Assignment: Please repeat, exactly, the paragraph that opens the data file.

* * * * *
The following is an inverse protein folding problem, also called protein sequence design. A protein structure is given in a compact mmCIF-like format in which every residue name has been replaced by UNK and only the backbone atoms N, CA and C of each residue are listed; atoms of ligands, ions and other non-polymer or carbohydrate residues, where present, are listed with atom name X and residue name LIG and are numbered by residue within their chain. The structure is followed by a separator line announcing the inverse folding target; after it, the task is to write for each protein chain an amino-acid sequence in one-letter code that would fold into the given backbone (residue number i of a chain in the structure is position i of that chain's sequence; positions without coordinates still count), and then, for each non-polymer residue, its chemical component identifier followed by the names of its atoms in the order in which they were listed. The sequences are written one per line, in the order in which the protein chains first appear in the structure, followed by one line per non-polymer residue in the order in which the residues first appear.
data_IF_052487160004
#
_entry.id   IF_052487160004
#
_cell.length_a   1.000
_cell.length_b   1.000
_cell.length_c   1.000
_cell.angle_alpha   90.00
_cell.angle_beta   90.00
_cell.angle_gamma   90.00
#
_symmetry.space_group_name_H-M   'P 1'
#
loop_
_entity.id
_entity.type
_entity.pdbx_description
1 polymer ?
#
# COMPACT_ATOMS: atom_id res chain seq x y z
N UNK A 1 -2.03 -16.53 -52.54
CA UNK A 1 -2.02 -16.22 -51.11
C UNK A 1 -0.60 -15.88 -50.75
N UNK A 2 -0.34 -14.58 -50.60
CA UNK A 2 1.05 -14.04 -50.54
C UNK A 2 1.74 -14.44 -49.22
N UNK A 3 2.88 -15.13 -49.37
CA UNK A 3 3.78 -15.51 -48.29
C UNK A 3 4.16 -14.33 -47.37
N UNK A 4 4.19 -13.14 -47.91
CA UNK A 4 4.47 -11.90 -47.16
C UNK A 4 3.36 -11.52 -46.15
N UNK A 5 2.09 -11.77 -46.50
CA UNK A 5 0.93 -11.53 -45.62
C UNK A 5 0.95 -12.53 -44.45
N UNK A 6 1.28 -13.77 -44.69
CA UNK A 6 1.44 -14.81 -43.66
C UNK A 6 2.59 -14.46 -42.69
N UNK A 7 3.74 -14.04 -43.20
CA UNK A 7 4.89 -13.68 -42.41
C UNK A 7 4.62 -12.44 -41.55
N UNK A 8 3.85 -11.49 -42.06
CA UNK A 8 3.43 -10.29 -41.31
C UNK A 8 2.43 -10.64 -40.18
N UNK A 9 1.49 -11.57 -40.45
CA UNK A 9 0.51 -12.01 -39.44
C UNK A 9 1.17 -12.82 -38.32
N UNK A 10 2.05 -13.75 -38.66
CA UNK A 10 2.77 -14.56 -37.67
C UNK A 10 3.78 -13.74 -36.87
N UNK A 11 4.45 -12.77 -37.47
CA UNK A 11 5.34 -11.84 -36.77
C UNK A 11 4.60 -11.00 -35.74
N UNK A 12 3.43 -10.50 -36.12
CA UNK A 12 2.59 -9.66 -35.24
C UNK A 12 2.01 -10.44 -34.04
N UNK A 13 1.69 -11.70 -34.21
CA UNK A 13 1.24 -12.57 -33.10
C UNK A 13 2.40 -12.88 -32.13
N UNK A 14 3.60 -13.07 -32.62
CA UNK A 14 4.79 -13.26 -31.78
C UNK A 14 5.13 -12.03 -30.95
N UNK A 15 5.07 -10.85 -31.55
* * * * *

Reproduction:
The following is an inverse protein folding problem, also called protein sequence design. A protein structure is given in a compact mmCIF-like format in which every residue name has been replaced by UNK and only the backbone atoms N, CA and C of each residue are listed; atoms of ligands, ions and other non-polymer or carbohydrate residues, where present, are listed with atom name X and residue name LIG and are numbered by residue within their chain. The structure is followed by a separator line announcing the inverse folding target; after it, the task is to write for each protein chain an amino-acid sequence in one-letter code that would fold into the given backbone (residue number i of a chain in the structure is position i of that chain's sequence; positions without coordinates still count), and then, for each non-polymer residue, its chemical component identifier followed by the names of its atoms in the order in which they were listed. The sequences are written one per line, in the order in which the protein chains first appear in the structure, followed by one line per non-polymer residue in the order in which the residues first appear.